Behaviour: Government hubs plan is a start, but won't be sufficient

Written by: Dr Patrick Roach | Published:
Dr Patrick Roach, general secretary, NASUWT

NASUWT research shows that behaviour is second only to workload on the list of teachers’ biggest concerns. Dr Patrick Roach looks at the issues involved and outlines his hopes for the government’s new behaviour hubs initiative

The NASUWT has always been clear that teachers cannot teach and pupils cannot learn without good order and discipline in our schools.

It is worrying that in recent years the number of members reporting to us that pupil behaviour is a problem in their school has risen year-on-year and – up until the coronavirus lockdown and partial school closures – we were continuing to receive daily calls and messages from members who have been exposed to completely unacceptable verbal and physical abuse in their schools.

In too many schools, teachers tell us that verbal and physical abuse is going unchallenged. Referrals for this and other unacceptable behaviour are not addressed in a robust and timely manner and there is a growing culture in schools of “blame the teacher” rather than holding pupils accountable for their behaviour.

There are also widespread concerns among teachers about the misuse and abuse of restorative behaviour policies, which are becoming synonymous in too many cases with no punishment or a lack of sanctions for unacceptable behaviour.

As well as taking action in schools, the NASUWT has been continuing to lobby the Department for Education (DfE) to uphold teachers’ right to work in safety and promote best practice on pupil behaviour management to schools.

We have welcomed the DfE’s behaviour hubs announcement (2020) for this reason, as if fully supported and resourced by ministers the initiative has the potential to support teachers across the country to maintain good order and discipline in their classrooms.

The programme, which is due to start in September, is based on identifying schools with good behaviour practices and supporting them to work with schools that need or want to turn around their behaviour cultures and practices.

Hub schools will receive a mixture of direct intervention and online support and guidance, depending on their needs and circumstances, with the focus on improving the leadership of behaviour management. It is hoped that 500 schools will participate in the £10 million programme.

Schools that create a shared culture where everyone understands their rights and responsibilities, where there is effective leadership that supports the teacher in the classroom, and where behaviour rules are clear and consistently applied are more likely to see good behaviour standards and an environment that is conducive to effective teaching and learning. We hope that the Government’s behaviour hubs initiative will help to promote this culture across more schools.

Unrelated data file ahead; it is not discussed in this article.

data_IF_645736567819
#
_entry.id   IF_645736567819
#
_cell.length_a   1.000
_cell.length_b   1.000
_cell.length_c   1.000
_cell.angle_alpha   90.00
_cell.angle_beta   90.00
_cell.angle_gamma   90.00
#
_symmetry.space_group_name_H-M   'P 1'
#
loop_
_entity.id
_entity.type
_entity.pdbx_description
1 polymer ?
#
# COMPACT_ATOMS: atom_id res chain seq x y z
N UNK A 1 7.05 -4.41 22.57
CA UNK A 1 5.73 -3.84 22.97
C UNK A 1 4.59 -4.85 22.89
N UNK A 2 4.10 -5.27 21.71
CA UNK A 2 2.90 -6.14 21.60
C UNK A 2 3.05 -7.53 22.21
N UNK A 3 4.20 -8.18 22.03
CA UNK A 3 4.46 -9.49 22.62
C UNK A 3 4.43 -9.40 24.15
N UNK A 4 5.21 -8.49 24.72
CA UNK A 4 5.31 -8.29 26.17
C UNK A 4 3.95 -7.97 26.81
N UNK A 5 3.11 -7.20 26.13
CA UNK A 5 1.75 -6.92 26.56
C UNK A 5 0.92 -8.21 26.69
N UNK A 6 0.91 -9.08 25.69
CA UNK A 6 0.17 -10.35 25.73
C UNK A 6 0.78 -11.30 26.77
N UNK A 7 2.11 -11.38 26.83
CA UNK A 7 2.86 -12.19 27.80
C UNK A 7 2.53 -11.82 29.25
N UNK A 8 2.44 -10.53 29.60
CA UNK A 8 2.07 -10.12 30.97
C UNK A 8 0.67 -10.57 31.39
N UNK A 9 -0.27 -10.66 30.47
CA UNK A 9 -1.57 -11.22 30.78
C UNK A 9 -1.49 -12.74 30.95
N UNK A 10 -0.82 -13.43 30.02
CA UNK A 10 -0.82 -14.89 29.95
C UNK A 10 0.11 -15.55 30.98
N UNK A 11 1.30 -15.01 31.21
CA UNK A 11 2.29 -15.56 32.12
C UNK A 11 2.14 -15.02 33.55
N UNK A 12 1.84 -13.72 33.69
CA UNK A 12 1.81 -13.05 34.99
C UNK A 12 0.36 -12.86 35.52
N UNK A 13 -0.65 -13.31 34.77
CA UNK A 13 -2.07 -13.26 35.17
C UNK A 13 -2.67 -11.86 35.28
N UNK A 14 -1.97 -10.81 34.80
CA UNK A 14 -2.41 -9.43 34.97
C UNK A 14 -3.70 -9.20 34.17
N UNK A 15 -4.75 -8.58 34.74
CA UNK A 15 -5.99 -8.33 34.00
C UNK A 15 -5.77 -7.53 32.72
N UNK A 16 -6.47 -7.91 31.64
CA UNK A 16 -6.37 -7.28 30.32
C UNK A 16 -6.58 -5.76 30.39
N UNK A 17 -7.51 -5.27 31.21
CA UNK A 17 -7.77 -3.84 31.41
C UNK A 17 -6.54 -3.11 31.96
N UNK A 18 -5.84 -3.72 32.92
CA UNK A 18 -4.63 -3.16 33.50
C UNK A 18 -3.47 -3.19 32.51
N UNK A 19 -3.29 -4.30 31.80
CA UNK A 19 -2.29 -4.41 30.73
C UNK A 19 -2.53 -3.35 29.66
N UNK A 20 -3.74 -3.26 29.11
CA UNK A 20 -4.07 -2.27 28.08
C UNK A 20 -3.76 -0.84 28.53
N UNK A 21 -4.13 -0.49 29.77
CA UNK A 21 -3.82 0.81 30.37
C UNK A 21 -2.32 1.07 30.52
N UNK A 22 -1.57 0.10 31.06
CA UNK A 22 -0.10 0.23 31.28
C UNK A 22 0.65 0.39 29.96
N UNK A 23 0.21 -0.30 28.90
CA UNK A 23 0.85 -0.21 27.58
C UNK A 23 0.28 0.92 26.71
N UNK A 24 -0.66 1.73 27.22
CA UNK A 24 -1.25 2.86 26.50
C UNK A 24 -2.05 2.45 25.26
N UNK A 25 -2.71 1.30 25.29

However, while sharing good practice represents a start, it is not sufficient by itself. Too many children and young people start school not ready to learn, and with reduced access to child and family support services and Child and Adolescent Mental Health Services, many pupils are not receiving the help and support they need. The growing impact of increased rates of child poverty and homelessness also highlights the need for government to address the underlying issues as a priority.

Regrettably, too many teachers report pupil violence and abuse as an issue in their own schools. The latest annual NASUWT Big Question research has found that pupil behaviour is second only to workload as teachers’ top concern.

Last year, we launched the its “Not Part of the Job” campaign. It has already had an impact, with schools across the country displaying our wall posters and making clear that teachers have the right to work in an environment free from violence and abuse. We want every school to make the clear commitment to protecting the health, safety and dignity of their staff.

We make no apology for our strong stance on violence and abuse in schools. That is why we are committed to working with our members, employers and government to ensure that all pupils and teachers are able to learn and work free from the fear or distraction of poor or abusive behaviour.

No teacher should come to work expecting that they could be verbally or physically abused by pupils or anyone else.

  • Dr Patrick Roach is general secretary of the NASUWT.

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